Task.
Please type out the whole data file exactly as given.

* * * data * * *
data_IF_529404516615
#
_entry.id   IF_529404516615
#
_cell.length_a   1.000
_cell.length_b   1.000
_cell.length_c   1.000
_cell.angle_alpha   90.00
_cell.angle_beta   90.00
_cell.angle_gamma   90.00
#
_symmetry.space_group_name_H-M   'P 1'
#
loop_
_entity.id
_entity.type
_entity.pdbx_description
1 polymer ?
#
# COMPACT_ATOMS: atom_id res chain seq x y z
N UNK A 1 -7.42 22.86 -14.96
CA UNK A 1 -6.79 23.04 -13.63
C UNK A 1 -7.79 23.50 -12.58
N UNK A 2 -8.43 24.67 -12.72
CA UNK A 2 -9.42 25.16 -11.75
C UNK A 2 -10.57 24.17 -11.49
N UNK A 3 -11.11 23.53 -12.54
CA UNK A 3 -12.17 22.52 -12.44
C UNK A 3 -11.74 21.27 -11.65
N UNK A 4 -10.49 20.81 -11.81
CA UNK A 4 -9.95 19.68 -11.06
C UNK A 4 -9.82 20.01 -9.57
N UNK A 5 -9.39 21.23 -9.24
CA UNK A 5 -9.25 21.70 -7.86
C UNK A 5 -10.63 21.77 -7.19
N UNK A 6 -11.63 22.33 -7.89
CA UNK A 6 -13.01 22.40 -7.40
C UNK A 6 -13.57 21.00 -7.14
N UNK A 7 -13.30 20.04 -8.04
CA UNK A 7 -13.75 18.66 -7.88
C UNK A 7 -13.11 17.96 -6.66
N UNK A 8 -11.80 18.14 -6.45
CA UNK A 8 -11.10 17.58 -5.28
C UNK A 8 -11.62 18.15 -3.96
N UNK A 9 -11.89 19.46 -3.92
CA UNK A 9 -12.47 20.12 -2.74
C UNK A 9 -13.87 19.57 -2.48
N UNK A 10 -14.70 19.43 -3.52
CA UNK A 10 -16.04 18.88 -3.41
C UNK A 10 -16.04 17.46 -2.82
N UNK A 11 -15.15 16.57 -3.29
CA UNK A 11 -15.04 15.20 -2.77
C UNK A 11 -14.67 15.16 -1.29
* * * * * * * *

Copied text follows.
data_IF_529404516615
#
_entry.id   IF_529404516615
#
_cell.length_a   1.000
_cell.length_b   1.000
_cell.length_c   1.000
_cell.angle_alpha   90.00
_cell.angle_beta   90.00
_cell.angle_gamma   90.00
#
_symmetry.space_group_name_H-M   'P 1'
#
loop_
_entity.id
_entity.type
_entity.pdbx_description
1 polymer ?
#
# COMPACT_ATOMS: atom_id res chain seq x y z
N UNK A 1 -7.42 22.86 -14.96
CA UNK A 1 -6.79 23.04 -13.63
C UNK A 1 -7.79 23.50 -12.58
N UNK A 2 -8.43 24.67 -12.72
CA UNK A 2 -9.42 25.16 -11.75
C UNK A 2 -10.57 24.17 -11.49
N UNK A 3 -11.11 23.53 -12.54
CA UNK A 3 -12.17 22.52 -12.44
C UNK A 3 -11.74 21.27 -11.65
N UNK A 4 -10.49 20.81 -11.81
CA UNK A 4 -9.95 19.68 -11.06
C UNK A 4 -9.82 20.01 -9.57
N UNK A 5 -9.39 21.23 -9.24
CA UNK A 5 -9.25 21.70 -7.86
C UNK A 5 -10.63 21.77 -7.19
N UNK A 6 -11.63 22.33 -7.89
CA UNK A 6 -13.01 22.40 -7.40
C UNK A 6 -13.57 21.00 -7.14
N UNK A 7 -13.30 20.04 -8.04
CA UNK A 7 -13.75 18.66 -7.88
C UNK A 7 -13.11 17.96 -6.66
N UNK A 8 -11.80 18.14 -6.45
CA UNK A 8 -11.10 17.58 -5.28
C UNK A 8 -11.62 18.15 -3.96
N UNK A 9 -11.89 19.46 -3.92
CA UNK A 9 -12.47 20.12 -2.74
C UNK A 9 -13.87 19.57 -2.48
N UNK A 10 -14.70 19.43 -3.52
CA UNK A 10 -16.04 18.88 -3.41
C UNK A 10 -16.04 17.46 -2.82
N UNK A 11 -15.15 16.57 -3.29
CA UNK A 11 -15.04 15.20 -2.77
C UNK A 11 -14.67 15.16 -1.29